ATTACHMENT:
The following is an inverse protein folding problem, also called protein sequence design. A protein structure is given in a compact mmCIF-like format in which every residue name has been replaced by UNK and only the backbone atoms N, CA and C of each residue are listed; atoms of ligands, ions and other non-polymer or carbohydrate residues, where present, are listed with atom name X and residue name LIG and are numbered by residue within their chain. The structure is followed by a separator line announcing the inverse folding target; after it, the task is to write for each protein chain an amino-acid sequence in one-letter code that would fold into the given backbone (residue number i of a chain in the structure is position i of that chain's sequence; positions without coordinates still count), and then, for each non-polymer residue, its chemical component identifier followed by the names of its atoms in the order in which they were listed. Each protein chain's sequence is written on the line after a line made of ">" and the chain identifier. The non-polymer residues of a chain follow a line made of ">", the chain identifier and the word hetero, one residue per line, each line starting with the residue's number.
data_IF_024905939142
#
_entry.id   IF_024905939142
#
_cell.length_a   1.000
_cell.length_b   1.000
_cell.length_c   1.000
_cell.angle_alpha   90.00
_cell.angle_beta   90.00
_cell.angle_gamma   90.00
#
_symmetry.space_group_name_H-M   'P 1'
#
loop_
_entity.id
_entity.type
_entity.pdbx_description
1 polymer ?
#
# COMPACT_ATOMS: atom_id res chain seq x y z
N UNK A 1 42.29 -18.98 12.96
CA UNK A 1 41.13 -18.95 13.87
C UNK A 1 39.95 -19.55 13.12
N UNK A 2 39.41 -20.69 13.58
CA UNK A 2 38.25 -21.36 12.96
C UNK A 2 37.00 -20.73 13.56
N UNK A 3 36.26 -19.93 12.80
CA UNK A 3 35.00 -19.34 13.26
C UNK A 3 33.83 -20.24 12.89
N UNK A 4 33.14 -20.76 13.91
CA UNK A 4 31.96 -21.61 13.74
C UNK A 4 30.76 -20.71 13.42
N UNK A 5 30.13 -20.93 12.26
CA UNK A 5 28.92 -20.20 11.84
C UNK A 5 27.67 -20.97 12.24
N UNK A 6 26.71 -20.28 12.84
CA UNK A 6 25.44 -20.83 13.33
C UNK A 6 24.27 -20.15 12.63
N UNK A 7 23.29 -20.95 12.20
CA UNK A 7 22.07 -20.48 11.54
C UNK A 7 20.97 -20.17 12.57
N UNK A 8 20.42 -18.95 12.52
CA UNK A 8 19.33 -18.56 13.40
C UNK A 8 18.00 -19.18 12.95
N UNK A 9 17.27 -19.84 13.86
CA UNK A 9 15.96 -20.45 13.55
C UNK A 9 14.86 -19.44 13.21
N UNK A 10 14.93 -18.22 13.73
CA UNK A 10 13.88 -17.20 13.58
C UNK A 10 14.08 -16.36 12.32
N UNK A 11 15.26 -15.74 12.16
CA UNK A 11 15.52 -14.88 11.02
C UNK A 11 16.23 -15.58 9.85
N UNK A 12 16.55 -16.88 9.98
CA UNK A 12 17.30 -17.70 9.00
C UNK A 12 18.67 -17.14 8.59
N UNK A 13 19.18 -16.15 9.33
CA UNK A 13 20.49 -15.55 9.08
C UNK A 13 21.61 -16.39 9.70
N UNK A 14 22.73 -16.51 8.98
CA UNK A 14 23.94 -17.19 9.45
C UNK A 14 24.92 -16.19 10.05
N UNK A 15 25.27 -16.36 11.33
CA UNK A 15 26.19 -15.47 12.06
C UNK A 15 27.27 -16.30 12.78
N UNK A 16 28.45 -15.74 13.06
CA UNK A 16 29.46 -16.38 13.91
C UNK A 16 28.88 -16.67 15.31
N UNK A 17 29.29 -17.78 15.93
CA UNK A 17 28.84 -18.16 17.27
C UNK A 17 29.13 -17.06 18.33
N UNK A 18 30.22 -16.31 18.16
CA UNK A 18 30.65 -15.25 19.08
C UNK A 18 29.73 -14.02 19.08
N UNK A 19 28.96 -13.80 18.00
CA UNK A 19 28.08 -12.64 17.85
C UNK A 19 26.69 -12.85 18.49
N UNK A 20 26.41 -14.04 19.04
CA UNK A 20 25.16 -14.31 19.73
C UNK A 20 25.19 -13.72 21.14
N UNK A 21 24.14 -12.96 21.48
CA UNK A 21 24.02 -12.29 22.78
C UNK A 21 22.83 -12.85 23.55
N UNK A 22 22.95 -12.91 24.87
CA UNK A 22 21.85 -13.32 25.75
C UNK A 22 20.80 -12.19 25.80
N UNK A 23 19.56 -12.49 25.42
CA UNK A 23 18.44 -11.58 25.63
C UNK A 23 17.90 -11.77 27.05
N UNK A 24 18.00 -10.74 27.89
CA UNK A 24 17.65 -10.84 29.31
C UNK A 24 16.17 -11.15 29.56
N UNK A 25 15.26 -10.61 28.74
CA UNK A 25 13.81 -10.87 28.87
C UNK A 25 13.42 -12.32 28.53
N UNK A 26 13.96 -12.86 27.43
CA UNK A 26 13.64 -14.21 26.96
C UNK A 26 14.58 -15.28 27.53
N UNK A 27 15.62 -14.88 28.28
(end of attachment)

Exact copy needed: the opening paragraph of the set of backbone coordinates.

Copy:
The following is an inverse protein folding problem, also called protein sequence design. A protein structure is given in a compact mmCIF-like format in which every residue name has been replaced by UNK and only the backbone atoms N, CA and C of each residue are listed; atoms of ligands, ions and other non-polymer or carbohydrate residues, where present, are listed with atom name X and residue name LIG and are numbered by residue within their chain. The structure is followed by a separator line announcing the inverse folding target; after it, the task is to write for each protein chain an amino-acid sequence in one-letter code that would fold into the given backbone (residue number i of a chain in the structure is position i of that chain's sequence; positions without coordinates still count), and then, for each non-polymer residue, its chemical component identifier followed by the names of its atoms in the order in which they were listed. Each protein chain's sequence is written on the line after a line made of ">" and the chain identifier. The non-polymer residues of a chain follow a line made of ">", the chain identifier and the word hetero, one residue per line, each line starting with the residue's number.